If you’re going to avoid creating a cookie-cutter resume, you need to know something about the company you’re applying for. Your resume should not only be focused on the job they are advertising, but on the company itself. Every company has its own corporate culture. You have to show that you fit in with them. An engineering firm and a consulting firm will not ask you the same kinds of questions. Their needs are different and their questions will reflect those needs. As much as possible, you want to answer these questions before they’re asked; so that they say to themselves, "Sounds like just the kind of guy we’ve been looking for."

So what do you need to know about the company? Basically, everything you can find out. Use these questions as a checklist for your scavenger hunt:

– What is their main product or service?

– Who is the end

-user of their products or services?

– Have they recently received new contracts (check out the press releases on their website)?

– What kind of organizational structure do they use for project management (functional, matrix, project)? This can have a major impact on the limits of your authority and responsibility as a Project Manager.

– Do they have an active PMO (Project Management Office)?

– Who will you report to and what is their Project Management background?

– Who are the main stakeholders in the project (government, private industry, environmental groups, etc.)?

– Is the Project Manager expected to have a solid technical understanding of their product or would there be support staff (engineers and technicians) working in the project team?

– What kind of industry specific training do they provide?

– What Project Management tools does the company regularly use (MS Project, Primavera, SAP)?

– Is the PM expected to maintain and update these tools or is it done by others?

Many of these questions can be answered by a thorough examination of the information found on the company’s website or through search engines. The time you spend researching these answers will help you develop your resume to be much more focused on meeting their needs. Some of the questions can become topics for discussion during the interview and to show more interest in the company.

5. Gather information about your past projects

The ammunition you’ll use to create a blasting resume and cover letter is the projects you’ve previously managed or coordinated. What you are selling is your experience and your ability to get things done. Then, seek out all the information you can about your past projects and review it; looking for successes and achievements that you can use to impress the hiring manager.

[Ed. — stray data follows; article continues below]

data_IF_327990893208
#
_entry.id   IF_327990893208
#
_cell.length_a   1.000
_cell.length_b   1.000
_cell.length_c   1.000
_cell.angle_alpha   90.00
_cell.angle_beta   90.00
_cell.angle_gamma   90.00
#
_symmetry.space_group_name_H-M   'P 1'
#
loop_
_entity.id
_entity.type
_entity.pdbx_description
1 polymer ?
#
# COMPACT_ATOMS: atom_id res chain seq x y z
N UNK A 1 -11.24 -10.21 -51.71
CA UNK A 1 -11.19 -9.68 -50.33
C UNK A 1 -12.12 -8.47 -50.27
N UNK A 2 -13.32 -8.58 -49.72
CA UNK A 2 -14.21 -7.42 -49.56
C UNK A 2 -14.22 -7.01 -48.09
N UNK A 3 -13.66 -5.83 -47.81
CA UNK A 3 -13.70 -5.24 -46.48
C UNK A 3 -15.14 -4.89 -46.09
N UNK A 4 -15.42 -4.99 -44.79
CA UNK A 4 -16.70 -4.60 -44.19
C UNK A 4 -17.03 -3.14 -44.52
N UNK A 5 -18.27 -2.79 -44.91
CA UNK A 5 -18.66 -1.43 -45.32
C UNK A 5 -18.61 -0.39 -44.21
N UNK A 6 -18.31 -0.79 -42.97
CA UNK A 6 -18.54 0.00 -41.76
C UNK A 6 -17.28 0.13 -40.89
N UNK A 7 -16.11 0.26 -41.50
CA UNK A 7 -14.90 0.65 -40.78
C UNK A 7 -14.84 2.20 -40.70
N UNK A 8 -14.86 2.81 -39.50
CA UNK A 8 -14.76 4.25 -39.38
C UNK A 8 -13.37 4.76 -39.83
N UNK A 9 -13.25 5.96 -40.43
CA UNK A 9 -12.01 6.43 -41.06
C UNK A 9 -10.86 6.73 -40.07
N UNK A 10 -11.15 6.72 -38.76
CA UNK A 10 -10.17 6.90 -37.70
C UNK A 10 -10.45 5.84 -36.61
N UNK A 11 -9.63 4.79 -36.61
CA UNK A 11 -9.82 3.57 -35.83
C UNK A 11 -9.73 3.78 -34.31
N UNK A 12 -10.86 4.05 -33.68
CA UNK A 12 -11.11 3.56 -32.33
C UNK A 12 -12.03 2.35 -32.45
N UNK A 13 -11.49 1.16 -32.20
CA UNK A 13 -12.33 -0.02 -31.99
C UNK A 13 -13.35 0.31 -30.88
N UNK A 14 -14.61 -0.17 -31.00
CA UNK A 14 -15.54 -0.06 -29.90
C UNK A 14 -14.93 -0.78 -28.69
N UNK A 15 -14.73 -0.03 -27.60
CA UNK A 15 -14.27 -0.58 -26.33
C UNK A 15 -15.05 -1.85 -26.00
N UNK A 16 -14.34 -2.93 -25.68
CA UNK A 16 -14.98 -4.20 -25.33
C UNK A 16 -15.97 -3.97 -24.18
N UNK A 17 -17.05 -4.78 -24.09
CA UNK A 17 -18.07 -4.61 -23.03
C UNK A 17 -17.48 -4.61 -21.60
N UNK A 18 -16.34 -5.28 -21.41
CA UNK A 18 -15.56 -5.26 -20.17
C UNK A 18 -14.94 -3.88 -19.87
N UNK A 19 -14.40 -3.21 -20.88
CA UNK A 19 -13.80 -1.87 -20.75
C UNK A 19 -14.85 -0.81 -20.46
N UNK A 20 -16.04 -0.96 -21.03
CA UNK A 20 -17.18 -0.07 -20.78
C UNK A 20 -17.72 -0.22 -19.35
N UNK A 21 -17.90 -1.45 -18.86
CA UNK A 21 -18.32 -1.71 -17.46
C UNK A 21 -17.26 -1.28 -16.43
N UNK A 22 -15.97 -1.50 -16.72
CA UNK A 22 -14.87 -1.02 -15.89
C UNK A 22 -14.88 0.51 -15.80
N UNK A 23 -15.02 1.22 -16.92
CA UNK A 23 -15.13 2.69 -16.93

While your experience may be product or even industry specific, you don’t want to leave the hiring manager with that idea. Project management is project management, whether for aerospace or medical. While you may not have aerospace-specific knowledge, your Project Management experience continues nonetheless.

As much as possible, avoid being product or industry specific unless the product or industry you previously worked in aligns well with the position you are applying for. In both your resume and interview, avoid being specific and move towards being more general; showing how your results and experience can provide an edge to their company and the project they have to manage.

6. Create a "OH" factor

For every position you apply for, you should assume that 20-30 other qualified people are looking for the same position. With this overwhelming deluge of applications to sift through, the average resume may only receive a minute or less. Your resume and cover letter need to get that hiring manager’s attention in that short amount of time, or they just end up on the scrap heap.

Companies that are hiring want to know what you can do for them. They assume you meet the basic qualifications, otherwise you wouldn’t have bothered to submit your resume. A long work history and education only shows you’re qualified, it has none "Wow factor." You want them to look at your resume and say: "I want to talk to this person"

How to impress a hiring manager? Showcasing your successes. Have you saved $200,000 on a project you managed? Have you negotiated a claim that returned $150,000 to the project? How about finishing the projects before the due date? What huge hurdles have you had to overcome in a project, yet complete it? Make sure you brag about those.